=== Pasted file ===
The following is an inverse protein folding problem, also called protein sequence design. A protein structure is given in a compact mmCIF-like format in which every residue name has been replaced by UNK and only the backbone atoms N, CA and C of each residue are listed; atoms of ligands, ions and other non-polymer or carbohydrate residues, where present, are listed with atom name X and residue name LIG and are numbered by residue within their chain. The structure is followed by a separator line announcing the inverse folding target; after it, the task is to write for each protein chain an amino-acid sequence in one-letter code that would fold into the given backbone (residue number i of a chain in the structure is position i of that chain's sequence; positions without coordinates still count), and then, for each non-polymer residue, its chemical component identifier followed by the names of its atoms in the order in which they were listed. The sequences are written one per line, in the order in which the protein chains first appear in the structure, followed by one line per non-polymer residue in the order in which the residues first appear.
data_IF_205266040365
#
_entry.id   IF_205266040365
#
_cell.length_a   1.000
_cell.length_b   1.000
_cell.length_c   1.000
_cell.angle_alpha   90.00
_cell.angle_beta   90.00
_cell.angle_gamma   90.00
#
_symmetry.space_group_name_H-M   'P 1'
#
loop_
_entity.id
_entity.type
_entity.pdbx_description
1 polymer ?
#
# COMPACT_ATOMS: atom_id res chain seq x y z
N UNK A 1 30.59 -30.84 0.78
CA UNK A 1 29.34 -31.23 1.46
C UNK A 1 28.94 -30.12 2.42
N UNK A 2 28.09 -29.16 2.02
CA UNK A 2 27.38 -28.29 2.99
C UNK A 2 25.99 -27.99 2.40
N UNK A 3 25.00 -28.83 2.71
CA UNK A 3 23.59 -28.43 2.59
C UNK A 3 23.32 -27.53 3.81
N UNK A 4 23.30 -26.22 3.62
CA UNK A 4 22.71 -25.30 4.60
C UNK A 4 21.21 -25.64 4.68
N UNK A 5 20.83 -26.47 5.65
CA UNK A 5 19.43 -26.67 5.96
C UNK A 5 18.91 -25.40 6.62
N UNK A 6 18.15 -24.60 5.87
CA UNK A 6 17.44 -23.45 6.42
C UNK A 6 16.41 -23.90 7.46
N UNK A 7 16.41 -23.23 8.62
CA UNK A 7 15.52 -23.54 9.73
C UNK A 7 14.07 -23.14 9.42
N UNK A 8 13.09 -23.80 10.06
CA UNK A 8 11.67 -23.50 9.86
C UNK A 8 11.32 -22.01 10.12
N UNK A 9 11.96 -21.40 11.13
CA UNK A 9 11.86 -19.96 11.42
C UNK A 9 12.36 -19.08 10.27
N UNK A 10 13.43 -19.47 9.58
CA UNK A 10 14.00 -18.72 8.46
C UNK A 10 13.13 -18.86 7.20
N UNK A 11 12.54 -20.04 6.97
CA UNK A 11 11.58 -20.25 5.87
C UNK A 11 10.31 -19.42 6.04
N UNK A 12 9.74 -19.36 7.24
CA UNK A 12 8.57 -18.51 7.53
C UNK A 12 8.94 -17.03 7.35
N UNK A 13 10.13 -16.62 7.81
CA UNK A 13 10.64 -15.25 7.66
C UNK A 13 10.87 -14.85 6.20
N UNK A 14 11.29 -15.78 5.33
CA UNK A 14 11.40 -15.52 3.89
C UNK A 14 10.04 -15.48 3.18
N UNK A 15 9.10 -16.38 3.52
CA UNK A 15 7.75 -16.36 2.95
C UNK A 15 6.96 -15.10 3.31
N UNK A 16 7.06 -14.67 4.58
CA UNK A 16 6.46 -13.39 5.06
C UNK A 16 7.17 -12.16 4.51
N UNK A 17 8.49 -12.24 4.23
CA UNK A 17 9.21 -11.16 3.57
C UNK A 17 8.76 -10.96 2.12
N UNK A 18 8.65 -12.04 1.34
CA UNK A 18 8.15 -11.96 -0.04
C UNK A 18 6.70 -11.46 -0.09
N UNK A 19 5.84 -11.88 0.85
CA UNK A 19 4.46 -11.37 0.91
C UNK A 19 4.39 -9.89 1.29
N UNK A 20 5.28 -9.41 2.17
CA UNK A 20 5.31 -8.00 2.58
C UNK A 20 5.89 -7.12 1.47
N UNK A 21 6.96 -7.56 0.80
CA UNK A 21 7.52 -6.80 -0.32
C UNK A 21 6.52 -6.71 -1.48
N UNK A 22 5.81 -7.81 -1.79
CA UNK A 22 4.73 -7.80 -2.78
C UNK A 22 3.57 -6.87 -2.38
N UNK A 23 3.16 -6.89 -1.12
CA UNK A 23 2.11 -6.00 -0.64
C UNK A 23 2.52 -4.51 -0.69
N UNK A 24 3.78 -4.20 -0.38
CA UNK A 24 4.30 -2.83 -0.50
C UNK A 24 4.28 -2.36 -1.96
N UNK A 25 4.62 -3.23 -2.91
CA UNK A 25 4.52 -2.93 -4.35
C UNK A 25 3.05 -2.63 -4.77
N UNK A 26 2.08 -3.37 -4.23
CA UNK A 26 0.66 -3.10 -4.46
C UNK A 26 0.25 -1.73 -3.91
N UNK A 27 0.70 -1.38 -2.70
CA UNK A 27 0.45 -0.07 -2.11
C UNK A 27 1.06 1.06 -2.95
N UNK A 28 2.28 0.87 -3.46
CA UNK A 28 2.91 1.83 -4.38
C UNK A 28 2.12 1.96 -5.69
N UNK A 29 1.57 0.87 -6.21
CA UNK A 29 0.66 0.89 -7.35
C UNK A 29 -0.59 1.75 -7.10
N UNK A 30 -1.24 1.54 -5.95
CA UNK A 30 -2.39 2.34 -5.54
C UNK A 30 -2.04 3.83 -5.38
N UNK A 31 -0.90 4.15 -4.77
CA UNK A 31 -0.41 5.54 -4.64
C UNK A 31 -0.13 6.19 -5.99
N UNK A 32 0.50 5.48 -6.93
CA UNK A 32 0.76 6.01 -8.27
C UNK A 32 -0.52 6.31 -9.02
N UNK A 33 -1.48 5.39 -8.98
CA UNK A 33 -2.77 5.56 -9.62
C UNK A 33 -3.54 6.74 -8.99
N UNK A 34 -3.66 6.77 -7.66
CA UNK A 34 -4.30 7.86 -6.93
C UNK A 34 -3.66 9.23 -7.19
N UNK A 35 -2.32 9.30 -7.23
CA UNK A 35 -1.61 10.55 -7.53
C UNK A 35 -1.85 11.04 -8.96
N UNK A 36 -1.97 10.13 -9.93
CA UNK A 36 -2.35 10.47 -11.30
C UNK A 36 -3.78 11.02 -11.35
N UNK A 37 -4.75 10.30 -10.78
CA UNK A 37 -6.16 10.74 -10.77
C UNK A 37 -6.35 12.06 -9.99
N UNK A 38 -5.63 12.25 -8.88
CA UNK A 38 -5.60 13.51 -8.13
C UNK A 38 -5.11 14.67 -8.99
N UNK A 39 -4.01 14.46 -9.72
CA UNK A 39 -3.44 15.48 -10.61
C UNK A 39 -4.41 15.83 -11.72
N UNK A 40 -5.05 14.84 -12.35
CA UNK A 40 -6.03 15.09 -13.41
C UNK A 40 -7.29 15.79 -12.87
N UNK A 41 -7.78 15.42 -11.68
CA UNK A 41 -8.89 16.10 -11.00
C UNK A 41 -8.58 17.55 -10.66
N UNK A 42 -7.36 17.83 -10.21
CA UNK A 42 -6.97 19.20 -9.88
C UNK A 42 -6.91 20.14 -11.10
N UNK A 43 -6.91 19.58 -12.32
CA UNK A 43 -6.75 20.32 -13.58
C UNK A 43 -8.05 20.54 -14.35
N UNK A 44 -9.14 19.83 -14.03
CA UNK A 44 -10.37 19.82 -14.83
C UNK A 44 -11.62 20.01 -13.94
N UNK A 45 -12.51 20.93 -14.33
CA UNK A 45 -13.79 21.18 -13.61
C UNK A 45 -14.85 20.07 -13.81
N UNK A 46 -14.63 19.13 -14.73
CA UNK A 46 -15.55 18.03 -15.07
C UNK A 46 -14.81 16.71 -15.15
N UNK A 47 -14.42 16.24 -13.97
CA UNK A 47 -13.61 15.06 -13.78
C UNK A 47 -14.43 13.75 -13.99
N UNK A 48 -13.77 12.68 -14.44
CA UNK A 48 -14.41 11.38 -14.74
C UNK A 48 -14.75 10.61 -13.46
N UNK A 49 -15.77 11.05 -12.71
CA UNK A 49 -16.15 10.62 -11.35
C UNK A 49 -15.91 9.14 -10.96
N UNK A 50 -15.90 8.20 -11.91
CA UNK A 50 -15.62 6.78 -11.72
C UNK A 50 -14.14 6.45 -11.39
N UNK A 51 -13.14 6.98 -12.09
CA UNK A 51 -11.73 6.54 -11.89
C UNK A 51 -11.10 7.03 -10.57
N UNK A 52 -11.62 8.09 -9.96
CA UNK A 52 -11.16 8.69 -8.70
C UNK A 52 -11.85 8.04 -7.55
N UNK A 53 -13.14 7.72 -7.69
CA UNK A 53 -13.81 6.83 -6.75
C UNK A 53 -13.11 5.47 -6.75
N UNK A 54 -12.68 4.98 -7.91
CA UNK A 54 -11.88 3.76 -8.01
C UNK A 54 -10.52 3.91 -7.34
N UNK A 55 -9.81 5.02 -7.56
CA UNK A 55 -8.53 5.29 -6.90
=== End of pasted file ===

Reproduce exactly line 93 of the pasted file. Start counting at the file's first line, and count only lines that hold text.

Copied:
C UNK A 24 4.28 -2.36 -1.96